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Bell, Samuel (09 February 1770–23 December 1850), lawyer, governor, and senator, was born in Londonderry, New Hampshire, the son of John Bell and Mary Ann Gilmore, farmers. His father, a tall, rugged, hot-tempered man, was a commanding figure in his community, who served as a deacon and selectman and as a member of the New Hampshire committee of safety and provincial congress during the Revolution. After working on the farm until he was eighteen, Bell studied at a local school and attended New Ipswich Academy before entering the sophomore class at Dartmouth College in 1791. Following graduation in 1793, he studied law in Amherst, New Hampshire, under ...

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Black, Frank Swett (08 March 1853–22 March 1913), lawyer and politician, was born in Limington, York County, Maine, the son of Jacob Black and Charlotte Swett, farmers. When Black was eleven years old, his family moved to Alfred, Maine, where he attended what later became the Limerick Academy. While still a youth he taught school to earn enough money to pursue his education at the Lebanon Academy in preparation for study at Dartmouth College. In 1875 he graduated from Dartmouth with honors and in his senior year married Lois B. Hamlin; they had one child....

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Bloomfield, Joseph (18 October 1753–08 October 1823), lawyer, soldier, and politician, was born in Woodbridge, New Jersey, the son of Moses Bloomfield, a physician, and Sarah Ogden. The family was one of the most prominent in colonial New Jersey. His father had received a first-rate medical education in Edinburgh, Scotland, and had a thriving practice in Middlesex County by the time Joseph was born. Joseph’s mother was a member of a wealthy and influential family of Elizabethtown, which further assured Joseph’s upper-class pedigree. His education and choice of occupation were in line with his social standing. While in his early teens, he attended the Reverend Enoch Green’s classical academy in Deerfield, Cumberland County, at the opposite end of the province from Woodbridge. Upon graduation, Bloomfield returned to East Jersey, determined to be a lawyer. He entered the profession at the top, studying in Perth Amboy with Cortlandt Skinner, attorney general of New Jersey, and was admitted to the bar in November 1774. Setting up practice in Bridgeton, Cumberland County, he soon became known and respected in all of New Jersey’s southern counties. The future seemed secure, had not the American Revolution intervened....

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Blount, Willie (18 April 1768?–10 September 1835), lawyer and governor of Tennessee, was born in Bertie County, North Carolina, the son of Jacob Blount, a prominent landowner, and Hannah (Salter) Baker, the daughter of the influential settler Edward Salter and widow of William Baker of South Quay, Virginia. Although a member of a leading family, little is known about Willie’s (pronounced Wylie) early life and education. He attended both King’s College and the College of New Jersey (now Columbia and Princeton Universities, respectively) and subsequently read law with the noted judge John Sitgraves at New Bern, North Carolina....

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Boreman, Arthur Ingram (24 July 1823–19 April 1896), lawyer and politician, was born in Waynesburg, Pennsylvania, the son of Kenner Seaton Boreman, a merchant, and Sarah Ingram. Kenner Boreman’s father, John Boreman, was a Philadelphia merchant who served as assistant paymaster to the revolutionary army. Kenner Boreman moved his family to Middlebourne, Tyler County, Virginia, when Arthur was four. There Arthur attended a tuition-supported common school. In 1840 the family moved to Elizabethtown, Marshall County, where Arthur Boreman clerked in his father’s store. At age twenty he returned to Middlebourne to read law with his brother and brother-in-law, and in 1845 he began practicing law in Parkersburg, Wood County....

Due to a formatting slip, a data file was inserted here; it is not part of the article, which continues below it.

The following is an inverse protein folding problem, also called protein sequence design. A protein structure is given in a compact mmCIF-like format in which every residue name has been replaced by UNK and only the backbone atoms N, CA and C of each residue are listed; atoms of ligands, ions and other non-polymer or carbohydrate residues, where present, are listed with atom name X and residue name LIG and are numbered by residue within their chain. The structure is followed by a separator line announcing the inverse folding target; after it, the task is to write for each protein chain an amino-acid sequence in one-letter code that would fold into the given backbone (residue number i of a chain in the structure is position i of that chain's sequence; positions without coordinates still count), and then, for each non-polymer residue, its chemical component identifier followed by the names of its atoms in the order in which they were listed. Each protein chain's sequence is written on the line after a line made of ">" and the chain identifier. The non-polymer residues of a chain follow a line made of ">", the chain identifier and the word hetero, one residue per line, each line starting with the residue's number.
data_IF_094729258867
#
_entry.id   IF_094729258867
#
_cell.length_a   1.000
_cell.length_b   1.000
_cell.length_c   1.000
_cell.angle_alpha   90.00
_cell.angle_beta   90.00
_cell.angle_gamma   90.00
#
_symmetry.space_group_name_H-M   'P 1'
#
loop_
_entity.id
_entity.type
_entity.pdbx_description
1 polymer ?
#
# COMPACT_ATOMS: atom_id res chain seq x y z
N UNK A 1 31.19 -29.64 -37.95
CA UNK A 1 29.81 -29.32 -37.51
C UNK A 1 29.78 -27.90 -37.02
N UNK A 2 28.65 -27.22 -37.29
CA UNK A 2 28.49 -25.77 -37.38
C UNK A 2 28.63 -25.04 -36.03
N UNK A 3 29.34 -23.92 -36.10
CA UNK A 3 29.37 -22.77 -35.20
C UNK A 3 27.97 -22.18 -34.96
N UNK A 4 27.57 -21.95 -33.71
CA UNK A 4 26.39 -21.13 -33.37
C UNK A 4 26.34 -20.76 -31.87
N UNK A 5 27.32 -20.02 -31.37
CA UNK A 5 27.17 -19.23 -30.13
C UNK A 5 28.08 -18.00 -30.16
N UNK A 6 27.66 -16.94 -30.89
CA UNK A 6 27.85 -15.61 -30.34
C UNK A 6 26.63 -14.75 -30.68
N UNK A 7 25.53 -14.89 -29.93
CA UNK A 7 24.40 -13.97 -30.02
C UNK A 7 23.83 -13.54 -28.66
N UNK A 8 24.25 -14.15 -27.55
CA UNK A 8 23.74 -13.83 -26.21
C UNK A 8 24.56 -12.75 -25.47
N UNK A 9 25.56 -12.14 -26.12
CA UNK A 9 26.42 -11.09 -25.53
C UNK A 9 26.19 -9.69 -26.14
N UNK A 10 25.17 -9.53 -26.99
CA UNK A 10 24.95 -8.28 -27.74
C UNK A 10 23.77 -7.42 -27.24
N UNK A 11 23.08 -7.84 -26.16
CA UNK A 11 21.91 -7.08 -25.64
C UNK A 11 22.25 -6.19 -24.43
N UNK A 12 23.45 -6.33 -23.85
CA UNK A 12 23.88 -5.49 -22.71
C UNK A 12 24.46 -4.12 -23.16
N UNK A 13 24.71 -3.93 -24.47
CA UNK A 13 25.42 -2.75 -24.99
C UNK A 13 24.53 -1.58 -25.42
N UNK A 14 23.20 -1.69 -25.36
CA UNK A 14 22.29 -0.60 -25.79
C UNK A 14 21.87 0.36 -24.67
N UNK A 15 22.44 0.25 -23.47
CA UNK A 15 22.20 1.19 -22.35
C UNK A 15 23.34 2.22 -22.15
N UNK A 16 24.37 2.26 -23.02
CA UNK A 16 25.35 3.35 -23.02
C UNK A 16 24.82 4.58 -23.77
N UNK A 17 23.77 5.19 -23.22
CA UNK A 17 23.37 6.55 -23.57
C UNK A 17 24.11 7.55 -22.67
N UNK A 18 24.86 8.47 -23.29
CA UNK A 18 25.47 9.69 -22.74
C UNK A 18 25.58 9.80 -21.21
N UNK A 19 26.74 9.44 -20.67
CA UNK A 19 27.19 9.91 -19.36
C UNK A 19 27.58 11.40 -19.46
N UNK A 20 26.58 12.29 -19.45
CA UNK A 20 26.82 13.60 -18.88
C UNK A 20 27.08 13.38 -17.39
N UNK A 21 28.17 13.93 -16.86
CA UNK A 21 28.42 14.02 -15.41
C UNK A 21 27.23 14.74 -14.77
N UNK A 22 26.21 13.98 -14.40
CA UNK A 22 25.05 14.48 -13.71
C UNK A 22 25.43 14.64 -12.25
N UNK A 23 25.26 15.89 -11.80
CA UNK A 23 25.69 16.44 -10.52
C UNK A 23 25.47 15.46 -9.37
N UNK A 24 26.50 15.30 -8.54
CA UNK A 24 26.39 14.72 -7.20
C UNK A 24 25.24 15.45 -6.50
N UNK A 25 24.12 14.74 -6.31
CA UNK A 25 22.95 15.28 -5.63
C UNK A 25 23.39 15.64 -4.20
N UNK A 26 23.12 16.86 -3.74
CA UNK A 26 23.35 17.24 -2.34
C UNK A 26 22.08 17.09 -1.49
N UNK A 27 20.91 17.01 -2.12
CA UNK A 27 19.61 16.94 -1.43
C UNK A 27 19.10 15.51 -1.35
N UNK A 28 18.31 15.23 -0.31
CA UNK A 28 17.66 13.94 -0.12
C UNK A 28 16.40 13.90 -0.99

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Briggs, George Nixon (12 April 1796–12 September 1861), lawyer, congressman, and governor, was born in Adams, Massachusetts, the son of blacksmith Allen Briggs, a veteran of the revolutionary war, and Nancy Brown. As with many settlers in the Berkshire area of Massachusetts, the Briggses had moved north from Rhode Island and were earnest Baptists (although Nancy Briggs had come from a Huguenot family). At age thirteen Briggs, one of twelve siblings, was apprenticed to Quaker John Allen, a hatter in White Creek, New York. He returned home in 1811 to help his father and attended grammar school for about a year. In 1813 he studied law with Ambrose Kasson (also spelled Kapen) of Adams, Massachusetts; the following year he moved to the office of Luther Washburn in Lanesboro. During his apprenticeship in White Creek, Briggs, then a Quaker, had experienced a conversion at a revival and thereby became a Baptist. While studying law in Lanesboro and helping to found a Baptist church there, he met Harriet Hall, whom he married in May 1818; they would have at least two children....

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B. Gratz Brown. Courtesy of the Library of Congress (LC-USZ62-90757).

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Brown, Benjamin Gratz (28 May 1826–13 December 1885), U.S. senator and governor of Missouri, was born in Lexington, Kentucky, the son of Mason Brown, a lawyer, and Judith Bledsoe. He was educated at Transylvania and Yale Universities, graduating from the latter in 1847. He then earned a degree from Louisville Law School. Upon being admitted to the bar in the fall of 1849, he moved to St. Louis to join his cousins ...

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Burnet, Jacob (22 February 1770–10 May 1853), Ohio lawmaker and U.S. senator, was born in Newark, New Jersey, the son of William Burnet, a doctor and farmer, and Mary Camp. His father was the son of Scottish Presbyterian immigrants and served in the Continental Congress and as surgeon general in the Continental army. Jacob Burnet graduated from Nassau Hall in September 1791, studied law, and gained admittance to the New Jersey bar in spring 1796. He promptly moved to Cincinnati in the Northwest Territory, where he married Rebecca Wallace, daughter of a former pastor of the Presbyterian church, in 1800. They had seven children....